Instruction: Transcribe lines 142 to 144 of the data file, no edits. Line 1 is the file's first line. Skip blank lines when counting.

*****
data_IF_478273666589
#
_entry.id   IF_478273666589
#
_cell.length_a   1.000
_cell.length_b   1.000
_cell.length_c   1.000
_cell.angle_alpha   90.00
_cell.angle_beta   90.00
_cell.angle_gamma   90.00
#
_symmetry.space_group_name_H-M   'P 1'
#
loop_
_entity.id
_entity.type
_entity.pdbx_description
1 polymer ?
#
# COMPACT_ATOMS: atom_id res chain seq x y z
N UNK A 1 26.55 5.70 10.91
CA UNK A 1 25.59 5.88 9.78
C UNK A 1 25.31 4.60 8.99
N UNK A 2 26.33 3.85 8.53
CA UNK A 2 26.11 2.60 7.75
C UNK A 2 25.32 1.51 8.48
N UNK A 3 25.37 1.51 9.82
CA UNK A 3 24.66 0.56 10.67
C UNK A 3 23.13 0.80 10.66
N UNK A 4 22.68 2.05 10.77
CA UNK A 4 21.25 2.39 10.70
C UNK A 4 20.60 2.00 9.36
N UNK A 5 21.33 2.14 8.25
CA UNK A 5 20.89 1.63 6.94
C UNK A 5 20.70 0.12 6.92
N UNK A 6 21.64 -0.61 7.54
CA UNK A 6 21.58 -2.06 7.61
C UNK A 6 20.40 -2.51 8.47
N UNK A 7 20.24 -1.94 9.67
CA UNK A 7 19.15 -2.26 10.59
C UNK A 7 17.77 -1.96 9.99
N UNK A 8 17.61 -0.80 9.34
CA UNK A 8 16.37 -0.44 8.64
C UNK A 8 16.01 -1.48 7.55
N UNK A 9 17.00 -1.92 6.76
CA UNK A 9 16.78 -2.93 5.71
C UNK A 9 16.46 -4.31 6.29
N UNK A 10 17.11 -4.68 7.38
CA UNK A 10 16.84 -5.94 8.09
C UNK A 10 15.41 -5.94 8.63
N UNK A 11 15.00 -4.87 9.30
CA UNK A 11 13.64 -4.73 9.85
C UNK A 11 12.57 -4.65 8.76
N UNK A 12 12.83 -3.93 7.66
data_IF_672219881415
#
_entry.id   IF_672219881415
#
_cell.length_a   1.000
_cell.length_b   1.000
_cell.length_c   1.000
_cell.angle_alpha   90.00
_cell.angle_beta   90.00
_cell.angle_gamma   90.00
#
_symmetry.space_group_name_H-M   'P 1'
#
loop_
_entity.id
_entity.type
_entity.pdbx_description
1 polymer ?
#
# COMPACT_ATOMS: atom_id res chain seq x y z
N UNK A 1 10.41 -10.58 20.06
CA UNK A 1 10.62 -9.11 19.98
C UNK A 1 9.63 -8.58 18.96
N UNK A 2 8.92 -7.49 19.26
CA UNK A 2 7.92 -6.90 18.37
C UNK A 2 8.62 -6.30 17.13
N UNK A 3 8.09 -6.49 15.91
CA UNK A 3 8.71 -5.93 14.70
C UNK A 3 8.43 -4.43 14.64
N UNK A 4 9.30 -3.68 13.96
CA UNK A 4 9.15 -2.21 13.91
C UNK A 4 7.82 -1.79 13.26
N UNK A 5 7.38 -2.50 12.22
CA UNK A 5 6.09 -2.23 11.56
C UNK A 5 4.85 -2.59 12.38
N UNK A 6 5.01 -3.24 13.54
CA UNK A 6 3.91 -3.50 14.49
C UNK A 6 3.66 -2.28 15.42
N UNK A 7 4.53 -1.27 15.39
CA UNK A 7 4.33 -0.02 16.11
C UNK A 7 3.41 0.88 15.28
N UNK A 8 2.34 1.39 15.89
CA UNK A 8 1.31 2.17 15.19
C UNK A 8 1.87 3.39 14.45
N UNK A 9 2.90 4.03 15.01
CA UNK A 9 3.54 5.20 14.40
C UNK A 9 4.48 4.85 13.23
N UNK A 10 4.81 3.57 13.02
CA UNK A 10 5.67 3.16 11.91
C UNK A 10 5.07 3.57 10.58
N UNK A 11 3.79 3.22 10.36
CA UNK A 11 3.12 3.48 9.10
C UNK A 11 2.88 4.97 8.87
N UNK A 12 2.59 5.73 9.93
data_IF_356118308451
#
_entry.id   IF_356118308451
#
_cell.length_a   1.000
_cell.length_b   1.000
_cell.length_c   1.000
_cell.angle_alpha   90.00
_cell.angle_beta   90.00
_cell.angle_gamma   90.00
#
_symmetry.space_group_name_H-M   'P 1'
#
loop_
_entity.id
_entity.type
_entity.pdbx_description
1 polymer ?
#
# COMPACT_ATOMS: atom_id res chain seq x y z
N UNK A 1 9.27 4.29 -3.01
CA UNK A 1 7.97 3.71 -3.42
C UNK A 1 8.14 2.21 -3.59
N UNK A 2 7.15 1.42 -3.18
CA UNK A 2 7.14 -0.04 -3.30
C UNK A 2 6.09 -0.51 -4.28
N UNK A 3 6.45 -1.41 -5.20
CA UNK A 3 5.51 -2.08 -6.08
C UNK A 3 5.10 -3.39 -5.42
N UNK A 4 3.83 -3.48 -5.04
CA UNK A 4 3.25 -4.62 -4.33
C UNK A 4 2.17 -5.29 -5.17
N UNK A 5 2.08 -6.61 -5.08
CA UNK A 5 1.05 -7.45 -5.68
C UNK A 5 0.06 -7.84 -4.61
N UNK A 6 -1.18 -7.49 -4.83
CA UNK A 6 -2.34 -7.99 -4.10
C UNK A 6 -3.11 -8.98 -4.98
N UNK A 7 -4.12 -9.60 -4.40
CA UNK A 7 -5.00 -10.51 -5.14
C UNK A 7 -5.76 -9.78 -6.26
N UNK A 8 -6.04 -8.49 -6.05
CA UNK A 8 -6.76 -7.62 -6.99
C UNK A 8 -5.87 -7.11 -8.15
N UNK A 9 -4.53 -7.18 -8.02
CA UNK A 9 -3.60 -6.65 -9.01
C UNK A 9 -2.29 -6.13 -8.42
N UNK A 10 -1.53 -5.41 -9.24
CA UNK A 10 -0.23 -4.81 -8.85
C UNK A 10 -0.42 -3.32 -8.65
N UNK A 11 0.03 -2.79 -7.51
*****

CA UNK A 5 1.05 -7.45 -5.68
C UNK A 5 0.06 -7.84 -4.61
N UNK A 6 -1.18 -7.49 -4.83